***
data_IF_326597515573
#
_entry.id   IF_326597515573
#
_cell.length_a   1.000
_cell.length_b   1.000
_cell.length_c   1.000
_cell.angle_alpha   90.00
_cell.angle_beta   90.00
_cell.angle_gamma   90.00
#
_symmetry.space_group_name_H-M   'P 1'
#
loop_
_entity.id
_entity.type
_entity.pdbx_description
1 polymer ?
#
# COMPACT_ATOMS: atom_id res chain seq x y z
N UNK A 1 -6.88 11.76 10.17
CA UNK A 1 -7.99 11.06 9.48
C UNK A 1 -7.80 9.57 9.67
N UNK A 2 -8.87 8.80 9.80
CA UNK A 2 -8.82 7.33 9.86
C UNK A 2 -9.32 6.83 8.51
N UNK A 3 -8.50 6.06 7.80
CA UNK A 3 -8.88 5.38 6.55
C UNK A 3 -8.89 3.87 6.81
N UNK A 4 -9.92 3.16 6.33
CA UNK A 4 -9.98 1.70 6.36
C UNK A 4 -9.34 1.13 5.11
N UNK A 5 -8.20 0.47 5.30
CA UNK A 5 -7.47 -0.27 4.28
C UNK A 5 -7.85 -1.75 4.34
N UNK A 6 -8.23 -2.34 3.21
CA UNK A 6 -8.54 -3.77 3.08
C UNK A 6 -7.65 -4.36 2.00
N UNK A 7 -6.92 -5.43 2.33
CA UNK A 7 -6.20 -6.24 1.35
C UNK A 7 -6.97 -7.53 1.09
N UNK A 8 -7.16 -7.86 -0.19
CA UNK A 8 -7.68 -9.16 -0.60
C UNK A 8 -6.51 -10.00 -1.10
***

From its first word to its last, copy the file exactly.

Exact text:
data_IF_326597515573
#
_entry.id   IF_326597515573
#
_cell.length_a   1.000
_cell.length_b   1.000
_cell.length_c   1.000
_cell.angle_alpha   90.00
_cell.angle_beta   90.00
_cell.angle_gamma   90.00
#
_symmetry.space_group_name_H-M   'P 1'
#
loop_
_entity.id
_entity.type
_entity.pdbx_description
1 polymer ?
#
# COMPACT_ATOMS: atom_id res chain seq x y z
N UNK A 1 -6.88 11.76 10.17
CA UNK A 1 -7.99 11.06 9.48
C UNK A 1 -7.80 9.57 9.67
N UNK A 2 -8.87 8.80 9.80
CA UNK A 2 -8.82 7.33 9.86
C UNK A 2 -9.32 6.83 8.51
N UNK A 3 -8.50 6.06 7.80
CA UNK A 3 -8.88 5.38 6.55
C UNK A 3 -8.89 3.87 6.81
N UNK A 4 -9.92 3.16 6.33
CA UNK A 4 -9.98 1.70 6.36
C UNK A 4 -9.34 1.13 5.11
N UNK A 5 -8.20 0.47 5.30
CA UNK A 5 -7.47 -0.27 4.28
C UNK A 5 -7.85 -1.75 4.34
N UNK A 6 -8.23 -2.34 3.21
CA UNK A 6 -8.54 -3.77 3.08
C UNK A 6 -7.65 -4.36 2.00
N UNK A 7 -6.92 -5.43 2.33
CA UNK A 7 -6.20 -6.24 1.35
C UNK A 7 -6.97 -7.53 1.09
N UNK A 8 -7.16 -7.86 -0.19
CA UNK A 8 -7.68 -9.16 -0.60
C UNK A 8 -6.51 -10.00 -1.10